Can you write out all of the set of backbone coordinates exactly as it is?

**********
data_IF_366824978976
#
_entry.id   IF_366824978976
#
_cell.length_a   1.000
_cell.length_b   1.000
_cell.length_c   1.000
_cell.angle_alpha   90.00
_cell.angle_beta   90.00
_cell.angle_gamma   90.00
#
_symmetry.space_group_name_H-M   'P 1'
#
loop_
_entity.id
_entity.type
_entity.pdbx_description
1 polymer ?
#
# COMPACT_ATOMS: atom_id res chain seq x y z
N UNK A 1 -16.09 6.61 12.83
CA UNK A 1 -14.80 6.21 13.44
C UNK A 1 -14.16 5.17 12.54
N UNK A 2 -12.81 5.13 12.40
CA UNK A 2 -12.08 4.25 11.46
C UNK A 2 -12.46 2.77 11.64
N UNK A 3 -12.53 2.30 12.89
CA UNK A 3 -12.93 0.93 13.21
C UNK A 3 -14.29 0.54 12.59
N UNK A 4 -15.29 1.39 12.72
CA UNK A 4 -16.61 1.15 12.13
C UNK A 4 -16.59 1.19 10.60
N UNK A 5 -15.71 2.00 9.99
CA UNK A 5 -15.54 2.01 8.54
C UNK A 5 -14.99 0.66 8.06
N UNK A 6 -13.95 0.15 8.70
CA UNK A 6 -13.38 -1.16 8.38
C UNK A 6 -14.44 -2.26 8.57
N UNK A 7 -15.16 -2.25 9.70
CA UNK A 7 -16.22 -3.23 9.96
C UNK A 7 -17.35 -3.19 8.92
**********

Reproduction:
data_IF_366824978976
#
_entry.id   IF_366824978976
#
_cell.length_a   1.000
_cell.length_b   1.000
_cell.length_c   1.000
_cell.angle_alpha   90.00
_cell.angle_beta   90.00
_cell.angle_gamma   90.00
#
_symmetry.space_group_name_H-M   'P 1'
#
loop_
_entity.id
_entity.type
_entity.pdbx_description
1 polymer ?
#
# COMPACT_ATOMS: atom_id res chain seq x y z
N UNK A 1 -16.09 6.61 12.83
CA UNK A 1 -14.80 6.21 13.44
C UNK A 1 -14.16 5.17 12.54
N UNK A 2 -12.81 5.13 12.40
CA UNK A 2 -12.08 4.25 11.46
C UNK A 2 -12.46 2.77 11.64
N UNK A 3 -12.53 2.30 12.89
CA UNK A 3 -12.93 0.93 13.21
C UNK A 3 -14.29 0.54 12.59
N UNK A 4 -15.29 1.39 12.72
CA UNK A 4 -16.61 1.15 12.13
C UNK A 4 -16.59 1.19 10.60
N UNK A 5 -15.71 2.00 9.99
CA UNK A 5 -15.54 2.01 8.54
C UNK A 5 -14.99 0.66 8.06
N UNK A 6 -13.95 0.15 8.70
CA UNK A 6 -13.38 -1.16 8.38
C UNK A 6 -14.44 -2.26 8.57
N UNK A 7 -15.16 -2.25 9.70
CA UNK A 7 -16.22 -3.23 9.96
C UNK A 7 -17.35 -3.19 8.92